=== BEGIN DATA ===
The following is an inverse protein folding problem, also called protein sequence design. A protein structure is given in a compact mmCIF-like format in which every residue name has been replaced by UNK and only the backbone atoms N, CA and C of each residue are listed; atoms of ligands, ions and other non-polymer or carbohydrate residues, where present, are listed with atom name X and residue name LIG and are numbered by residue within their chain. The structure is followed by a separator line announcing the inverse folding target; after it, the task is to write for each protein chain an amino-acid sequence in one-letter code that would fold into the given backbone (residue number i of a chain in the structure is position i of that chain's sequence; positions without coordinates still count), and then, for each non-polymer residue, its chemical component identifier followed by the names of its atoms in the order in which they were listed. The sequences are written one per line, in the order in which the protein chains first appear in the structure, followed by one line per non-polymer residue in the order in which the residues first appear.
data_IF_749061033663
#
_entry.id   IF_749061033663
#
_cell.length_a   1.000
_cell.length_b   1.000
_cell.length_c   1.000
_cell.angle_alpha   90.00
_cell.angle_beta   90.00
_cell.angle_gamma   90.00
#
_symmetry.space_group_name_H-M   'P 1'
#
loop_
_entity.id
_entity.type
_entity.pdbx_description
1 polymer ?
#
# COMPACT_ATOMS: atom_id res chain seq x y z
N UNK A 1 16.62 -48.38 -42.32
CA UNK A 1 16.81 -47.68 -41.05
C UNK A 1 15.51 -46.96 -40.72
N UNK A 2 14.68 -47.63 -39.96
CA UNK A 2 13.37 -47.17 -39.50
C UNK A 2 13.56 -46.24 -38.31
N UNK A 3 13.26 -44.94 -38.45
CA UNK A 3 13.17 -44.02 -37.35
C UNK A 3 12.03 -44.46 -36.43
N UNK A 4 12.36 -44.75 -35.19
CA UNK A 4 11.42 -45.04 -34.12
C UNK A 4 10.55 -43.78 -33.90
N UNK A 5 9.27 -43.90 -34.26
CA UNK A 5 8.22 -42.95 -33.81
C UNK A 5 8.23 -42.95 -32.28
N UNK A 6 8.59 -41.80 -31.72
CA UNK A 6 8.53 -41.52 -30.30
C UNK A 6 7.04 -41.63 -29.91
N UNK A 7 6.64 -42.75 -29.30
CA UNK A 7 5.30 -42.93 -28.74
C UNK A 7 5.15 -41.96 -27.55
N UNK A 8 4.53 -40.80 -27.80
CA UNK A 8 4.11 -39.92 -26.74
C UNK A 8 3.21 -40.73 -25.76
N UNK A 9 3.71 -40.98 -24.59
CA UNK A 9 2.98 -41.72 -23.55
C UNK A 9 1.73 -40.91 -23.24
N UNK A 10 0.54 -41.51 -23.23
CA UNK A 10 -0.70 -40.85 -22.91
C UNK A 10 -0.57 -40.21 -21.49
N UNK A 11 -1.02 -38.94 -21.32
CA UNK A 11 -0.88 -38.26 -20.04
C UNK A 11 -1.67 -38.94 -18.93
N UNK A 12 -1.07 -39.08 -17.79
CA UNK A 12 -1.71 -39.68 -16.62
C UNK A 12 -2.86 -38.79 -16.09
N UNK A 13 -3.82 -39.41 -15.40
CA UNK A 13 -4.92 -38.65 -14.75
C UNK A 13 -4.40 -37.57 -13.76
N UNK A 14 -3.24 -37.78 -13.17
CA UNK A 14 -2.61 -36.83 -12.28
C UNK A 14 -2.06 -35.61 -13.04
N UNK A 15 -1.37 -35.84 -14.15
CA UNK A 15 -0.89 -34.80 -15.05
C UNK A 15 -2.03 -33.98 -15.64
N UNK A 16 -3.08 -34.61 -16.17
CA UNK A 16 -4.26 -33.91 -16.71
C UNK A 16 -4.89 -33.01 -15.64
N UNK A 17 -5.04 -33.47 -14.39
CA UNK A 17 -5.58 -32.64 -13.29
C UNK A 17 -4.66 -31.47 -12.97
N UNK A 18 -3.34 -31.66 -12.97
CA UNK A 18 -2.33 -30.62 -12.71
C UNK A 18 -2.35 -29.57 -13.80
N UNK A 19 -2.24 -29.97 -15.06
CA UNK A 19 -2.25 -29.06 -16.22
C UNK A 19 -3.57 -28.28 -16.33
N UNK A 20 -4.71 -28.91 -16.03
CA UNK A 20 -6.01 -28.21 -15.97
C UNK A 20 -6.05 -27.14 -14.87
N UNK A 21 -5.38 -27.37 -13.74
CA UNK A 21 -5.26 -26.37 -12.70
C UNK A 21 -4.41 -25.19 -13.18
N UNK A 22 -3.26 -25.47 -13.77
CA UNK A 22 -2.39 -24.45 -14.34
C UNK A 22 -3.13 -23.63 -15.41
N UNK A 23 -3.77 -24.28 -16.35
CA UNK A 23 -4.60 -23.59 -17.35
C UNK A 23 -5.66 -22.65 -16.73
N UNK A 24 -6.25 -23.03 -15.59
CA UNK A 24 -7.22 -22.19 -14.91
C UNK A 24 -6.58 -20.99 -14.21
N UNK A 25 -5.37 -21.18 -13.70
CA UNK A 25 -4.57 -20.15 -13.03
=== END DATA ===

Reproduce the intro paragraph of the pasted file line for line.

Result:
The following is an inverse protein folding problem, also called protein sequence design. A protein structure is given in a compact mmCIF-like format in which every residue name has been replaced by UNK and only the backbone atoms N, CA and C of each residue are listed; atoms of ligands, ions and other non-polymer or carbohydrate residues, where present, are listed with atom name X and residue name LIG and are numbered by residue within their chain. The structure is followed by a separator line announcing the inverse folding target; after it, the task is to write for each protein chain an amino-acid sequence in one-letter code that would fold into the given backbone (residue number i of a chain in the structure is position i of that chain's sequence; positions without coordinates still count), and then, for each non-polymer residue, its chemical component identifier followed by the names of its atoms in the order in which they were listed. The sequences are written one per line, in the order in which the protein chains first appear in the structure, followed by one line per non-polymer residue in the order in which the residues first appear.